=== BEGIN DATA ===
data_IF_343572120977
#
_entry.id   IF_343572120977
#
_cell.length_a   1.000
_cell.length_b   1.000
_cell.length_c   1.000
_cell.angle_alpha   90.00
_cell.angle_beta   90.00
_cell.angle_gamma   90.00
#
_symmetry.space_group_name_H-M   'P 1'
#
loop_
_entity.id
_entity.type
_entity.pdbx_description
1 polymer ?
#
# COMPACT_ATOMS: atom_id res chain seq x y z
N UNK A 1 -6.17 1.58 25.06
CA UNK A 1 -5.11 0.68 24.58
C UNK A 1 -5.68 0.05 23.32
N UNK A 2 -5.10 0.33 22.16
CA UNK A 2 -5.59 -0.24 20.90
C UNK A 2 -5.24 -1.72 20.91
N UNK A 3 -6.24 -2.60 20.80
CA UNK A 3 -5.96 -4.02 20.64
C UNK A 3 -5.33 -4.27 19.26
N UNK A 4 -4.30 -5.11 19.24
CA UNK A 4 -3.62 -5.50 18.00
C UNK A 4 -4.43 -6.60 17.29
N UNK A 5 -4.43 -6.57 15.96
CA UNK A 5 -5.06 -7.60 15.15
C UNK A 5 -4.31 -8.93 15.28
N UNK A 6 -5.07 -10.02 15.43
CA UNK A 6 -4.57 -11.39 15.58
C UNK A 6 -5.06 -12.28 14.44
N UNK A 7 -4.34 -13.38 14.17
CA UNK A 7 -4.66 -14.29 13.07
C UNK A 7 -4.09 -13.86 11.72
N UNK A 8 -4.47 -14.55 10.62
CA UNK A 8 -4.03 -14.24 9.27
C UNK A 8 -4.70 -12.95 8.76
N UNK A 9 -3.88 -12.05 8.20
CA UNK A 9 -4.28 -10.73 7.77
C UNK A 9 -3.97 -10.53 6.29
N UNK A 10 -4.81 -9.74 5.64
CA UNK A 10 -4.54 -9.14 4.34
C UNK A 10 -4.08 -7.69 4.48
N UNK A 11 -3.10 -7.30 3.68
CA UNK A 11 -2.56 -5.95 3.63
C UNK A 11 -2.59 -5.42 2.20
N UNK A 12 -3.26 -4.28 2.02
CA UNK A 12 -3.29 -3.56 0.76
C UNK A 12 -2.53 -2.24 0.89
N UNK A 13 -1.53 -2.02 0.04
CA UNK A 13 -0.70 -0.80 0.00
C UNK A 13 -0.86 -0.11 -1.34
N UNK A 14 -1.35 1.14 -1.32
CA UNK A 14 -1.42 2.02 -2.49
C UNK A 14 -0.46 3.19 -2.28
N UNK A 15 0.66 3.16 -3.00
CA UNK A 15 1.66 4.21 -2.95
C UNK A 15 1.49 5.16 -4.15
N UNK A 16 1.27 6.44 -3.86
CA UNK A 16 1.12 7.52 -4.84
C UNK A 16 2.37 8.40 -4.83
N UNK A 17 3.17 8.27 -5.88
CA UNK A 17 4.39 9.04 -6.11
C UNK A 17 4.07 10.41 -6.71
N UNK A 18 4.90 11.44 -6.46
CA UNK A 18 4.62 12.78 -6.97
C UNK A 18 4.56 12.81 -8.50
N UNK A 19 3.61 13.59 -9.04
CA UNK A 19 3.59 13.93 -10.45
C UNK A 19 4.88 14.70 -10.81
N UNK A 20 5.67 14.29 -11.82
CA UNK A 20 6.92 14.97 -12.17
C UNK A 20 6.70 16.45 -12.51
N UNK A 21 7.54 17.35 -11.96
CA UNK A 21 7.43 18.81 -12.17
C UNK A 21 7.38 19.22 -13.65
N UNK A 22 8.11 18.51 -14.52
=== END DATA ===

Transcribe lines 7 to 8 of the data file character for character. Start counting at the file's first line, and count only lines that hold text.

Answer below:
_cell.length_c   1.000
_cell.angle_alpha   90.00